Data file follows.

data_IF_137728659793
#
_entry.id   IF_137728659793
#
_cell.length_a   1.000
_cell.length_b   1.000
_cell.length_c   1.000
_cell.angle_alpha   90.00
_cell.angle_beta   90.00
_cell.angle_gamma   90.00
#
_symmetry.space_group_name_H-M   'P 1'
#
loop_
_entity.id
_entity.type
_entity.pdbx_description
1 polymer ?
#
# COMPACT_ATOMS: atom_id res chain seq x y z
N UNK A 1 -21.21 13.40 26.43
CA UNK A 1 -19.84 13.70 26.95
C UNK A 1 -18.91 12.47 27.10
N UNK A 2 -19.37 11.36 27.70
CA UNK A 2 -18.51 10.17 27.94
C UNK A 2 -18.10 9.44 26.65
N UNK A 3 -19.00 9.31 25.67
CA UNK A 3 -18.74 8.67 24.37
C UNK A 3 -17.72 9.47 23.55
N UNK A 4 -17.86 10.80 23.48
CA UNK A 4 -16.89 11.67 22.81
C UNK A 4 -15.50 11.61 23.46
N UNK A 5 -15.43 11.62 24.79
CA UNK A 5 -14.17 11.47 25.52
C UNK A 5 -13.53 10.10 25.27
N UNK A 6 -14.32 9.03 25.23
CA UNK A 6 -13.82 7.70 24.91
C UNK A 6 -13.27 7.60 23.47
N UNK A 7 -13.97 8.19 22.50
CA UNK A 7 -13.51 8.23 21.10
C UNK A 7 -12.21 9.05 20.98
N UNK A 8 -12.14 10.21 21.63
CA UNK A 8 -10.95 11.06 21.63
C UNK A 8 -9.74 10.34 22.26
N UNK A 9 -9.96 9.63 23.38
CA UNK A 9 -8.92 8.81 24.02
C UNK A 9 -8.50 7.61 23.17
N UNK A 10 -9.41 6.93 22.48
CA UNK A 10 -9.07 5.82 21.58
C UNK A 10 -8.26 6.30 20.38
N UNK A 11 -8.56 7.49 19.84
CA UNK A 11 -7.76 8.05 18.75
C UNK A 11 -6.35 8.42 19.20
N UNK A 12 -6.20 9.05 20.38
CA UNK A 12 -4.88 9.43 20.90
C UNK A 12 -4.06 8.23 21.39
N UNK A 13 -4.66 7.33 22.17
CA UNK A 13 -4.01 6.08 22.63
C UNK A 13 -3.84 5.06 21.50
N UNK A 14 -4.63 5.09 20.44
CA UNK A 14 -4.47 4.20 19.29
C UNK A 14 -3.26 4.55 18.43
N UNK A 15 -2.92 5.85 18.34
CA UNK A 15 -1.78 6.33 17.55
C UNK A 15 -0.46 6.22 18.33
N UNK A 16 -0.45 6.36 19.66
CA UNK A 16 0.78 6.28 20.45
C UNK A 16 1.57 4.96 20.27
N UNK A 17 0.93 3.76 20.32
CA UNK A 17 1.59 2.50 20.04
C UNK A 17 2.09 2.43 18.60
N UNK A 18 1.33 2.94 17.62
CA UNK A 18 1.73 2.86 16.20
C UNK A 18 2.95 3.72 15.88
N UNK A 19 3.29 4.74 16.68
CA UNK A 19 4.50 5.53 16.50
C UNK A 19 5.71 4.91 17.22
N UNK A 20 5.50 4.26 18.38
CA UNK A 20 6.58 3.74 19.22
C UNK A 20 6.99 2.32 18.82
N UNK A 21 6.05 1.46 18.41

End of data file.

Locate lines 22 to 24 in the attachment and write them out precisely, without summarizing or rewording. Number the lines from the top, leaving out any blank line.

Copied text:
CA UNK A 1 -19.84 13.70 26.95
C UNK A 1 -18.91 12.47 27.10
N UNK A 2 -19.37 11.36 27.70